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8. Lumber Liquidators® is providing test kits for formaldehyde in indoor air to customers who purchased their laminate flooring. In a letter to some of those customers, Lumber Liquidators references a draft EPA toxicological review on formaldehyde to support Lumber Liquidator’s conclusion that the formaldehyde levels in those consumer’s homes were similar to typical levels in other U.S. homes. Does EPA support Lumber Liquidator’s testing program and conclusions?

EPA has not taken a position on the Lumber Liquidators® testing program but cautions the public that air testing may not provide useful information due to the uncertainties of home air testing, the lack of widely accepted health based standards for formaldehyde levels in indoor air to compare test results, and because air testing does not provide information on specific sources of formaldehyde, such as laminate flooring.

The “normal indoor air” levels cited in the Lumber Liquidators’ letter to its customers originate from a paper published in 2010 entitled Formaldehyde in the Indoor Environment, by Dr. Tunga Salthammer. This document is one of many studies referenced in EPA’s external draft document, Toxicological Review of Formaldehyde Inhalation Toxicity: In Support of Summary Information on the Integrated Risk Information System (IRIS). This draft toxicological review does not represent a conclusion by the Agency on the safety of formaldehyde levels in homes. Read an electronic copy of the Salthammer study.

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9. Does the formaldehyde dissipate over time?

Yes, typically emissions from composite wood products decrease over time.

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10. Are there long term effects from formaldehyde exposure over time? 

Formaldehyde exposure may potentially cause a variety of symptoms and adverse health effects, such as eye, nose, throat, and skin irritation, coughing, wheezing, and allergic reactions. Long-term exposure to high levels of formaldehyde has been associated with cancer in humans and laboratory animals. Formaldehyde can affect people differently. Some people are very sensitive to formaldehyde at a certain level while others may not have any noticeable reaction to the same level. Formaldehyde is just one of several gases present indoors that may cause adverse health effects and illnesses. Many other gases, as well as respiratory illnesses (e.g., colds and the flu), can cause similar symptoms to those caused by formaldehyde.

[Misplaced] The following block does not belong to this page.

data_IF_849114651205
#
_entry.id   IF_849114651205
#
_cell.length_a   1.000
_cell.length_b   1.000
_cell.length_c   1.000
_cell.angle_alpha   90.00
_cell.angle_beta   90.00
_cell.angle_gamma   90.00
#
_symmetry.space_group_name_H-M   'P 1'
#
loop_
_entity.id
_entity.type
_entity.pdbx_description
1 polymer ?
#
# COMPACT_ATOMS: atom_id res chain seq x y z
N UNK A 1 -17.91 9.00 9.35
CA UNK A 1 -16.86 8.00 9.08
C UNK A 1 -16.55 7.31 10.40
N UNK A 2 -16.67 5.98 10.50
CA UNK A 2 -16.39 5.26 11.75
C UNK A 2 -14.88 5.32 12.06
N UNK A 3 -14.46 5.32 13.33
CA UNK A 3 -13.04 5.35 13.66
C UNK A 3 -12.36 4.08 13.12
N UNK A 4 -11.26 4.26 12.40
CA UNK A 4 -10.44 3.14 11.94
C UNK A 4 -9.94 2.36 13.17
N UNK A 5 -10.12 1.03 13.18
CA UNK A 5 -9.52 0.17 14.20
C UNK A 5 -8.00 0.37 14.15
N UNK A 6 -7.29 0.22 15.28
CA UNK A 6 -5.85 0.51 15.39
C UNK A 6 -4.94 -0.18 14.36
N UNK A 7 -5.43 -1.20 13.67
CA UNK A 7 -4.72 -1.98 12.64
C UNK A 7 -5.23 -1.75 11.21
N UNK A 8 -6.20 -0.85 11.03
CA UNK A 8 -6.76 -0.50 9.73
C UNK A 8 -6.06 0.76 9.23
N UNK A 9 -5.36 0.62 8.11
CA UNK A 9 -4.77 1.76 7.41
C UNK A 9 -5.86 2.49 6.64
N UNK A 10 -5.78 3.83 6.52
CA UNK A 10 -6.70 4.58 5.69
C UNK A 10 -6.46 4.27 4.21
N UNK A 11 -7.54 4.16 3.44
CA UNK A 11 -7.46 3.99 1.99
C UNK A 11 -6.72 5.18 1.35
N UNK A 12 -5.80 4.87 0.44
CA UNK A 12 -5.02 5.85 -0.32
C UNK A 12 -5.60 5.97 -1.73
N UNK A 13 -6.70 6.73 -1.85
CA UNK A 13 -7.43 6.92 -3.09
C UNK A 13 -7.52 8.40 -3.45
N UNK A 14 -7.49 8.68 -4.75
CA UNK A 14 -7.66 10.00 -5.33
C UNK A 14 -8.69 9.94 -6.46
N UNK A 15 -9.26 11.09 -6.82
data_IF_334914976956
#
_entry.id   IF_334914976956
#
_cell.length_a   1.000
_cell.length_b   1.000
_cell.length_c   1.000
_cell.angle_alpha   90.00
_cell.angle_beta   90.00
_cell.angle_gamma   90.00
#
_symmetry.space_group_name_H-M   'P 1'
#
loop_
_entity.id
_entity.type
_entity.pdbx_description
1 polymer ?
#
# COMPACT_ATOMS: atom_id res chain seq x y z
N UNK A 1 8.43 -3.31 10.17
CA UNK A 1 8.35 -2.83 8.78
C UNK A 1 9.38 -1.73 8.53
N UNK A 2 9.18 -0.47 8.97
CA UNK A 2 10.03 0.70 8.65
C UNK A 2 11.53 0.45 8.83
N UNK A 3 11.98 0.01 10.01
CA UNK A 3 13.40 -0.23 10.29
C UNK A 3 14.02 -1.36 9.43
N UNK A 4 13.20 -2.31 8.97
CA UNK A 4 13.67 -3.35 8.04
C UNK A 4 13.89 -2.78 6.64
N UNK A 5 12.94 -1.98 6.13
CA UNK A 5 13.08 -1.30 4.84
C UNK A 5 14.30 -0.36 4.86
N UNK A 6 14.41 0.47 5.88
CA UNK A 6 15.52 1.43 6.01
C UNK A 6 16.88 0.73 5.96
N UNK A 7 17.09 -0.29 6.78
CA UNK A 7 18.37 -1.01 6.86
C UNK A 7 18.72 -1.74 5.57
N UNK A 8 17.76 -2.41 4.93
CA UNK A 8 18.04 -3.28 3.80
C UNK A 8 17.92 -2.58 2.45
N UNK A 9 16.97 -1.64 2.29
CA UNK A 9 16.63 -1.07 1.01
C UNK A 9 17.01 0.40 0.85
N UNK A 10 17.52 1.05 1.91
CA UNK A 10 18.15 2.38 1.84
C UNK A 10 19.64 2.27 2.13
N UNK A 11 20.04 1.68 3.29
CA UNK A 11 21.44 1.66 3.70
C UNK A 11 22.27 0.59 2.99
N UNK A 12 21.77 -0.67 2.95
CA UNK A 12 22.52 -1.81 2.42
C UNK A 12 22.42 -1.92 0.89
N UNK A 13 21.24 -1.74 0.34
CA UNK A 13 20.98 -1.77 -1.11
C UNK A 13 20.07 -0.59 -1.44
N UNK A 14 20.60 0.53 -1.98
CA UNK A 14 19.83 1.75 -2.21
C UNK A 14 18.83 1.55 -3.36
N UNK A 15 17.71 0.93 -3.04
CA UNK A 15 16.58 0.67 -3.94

If you or family members are experiencing symptoms that you believe may be related to formaldehyde from laminate flooring or other products in your home you should consult a physician and your state or local health department for assistance.

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11. Should I have the indoor air of my home tested for formaldehyde if I have laminate flooring? If so, how should I interpret the results?

While there are several options for testing the indoor air in your home for formaldehyde, all of them have some drawbacks, ranging from cost and unknown reliability of the tests to the difficulty of interpreting the test results and the inability of the tests to differentiate among the many potential sources of formaldehyde in the home. Should you decide to have indoor air testing performed, you should consult the CPSC booklet for guidance.

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12. Can EPA suggest a home test kit for formaldehyde that is affordable to the consumer and that will provide accurate results?

No, because EPA has not tested or verified the accuracy of home test kits for formaldehyde.

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13. I had my home’s indoor air tested for formaldehyde and I received a lab report on the results. What level is considered safe? Has EPA established a safe level for formaldehyde in indoor air?

EPA has not established a safe level of formaldehyde for indoor air. There are a wide range of known or suspected potential health effects from formaldehyde exposure but the levels at which these effects may cause symptoms or disease in individuals depends on many factors, including the type of health effect and individual susceptibility. A number of guideline levels have been established by a variety of organizations, although none have been adopted by EPA. Review a table of some of the current guidelines for formaldehyde.

Since formaldehyde is present in most indoor environments, many organizations, including EPA, advise that formaldehyde levels be kept as low as reasonably achievable. In practice this means being aware of potential formaldehyde sources in the home and taking steps to reduce them, increasing ventilation if strong formaldehyde sources are present, and keeping temperature and humidity levels low, as this reduces formaldehyde emissions from some products (e.g., composite wood).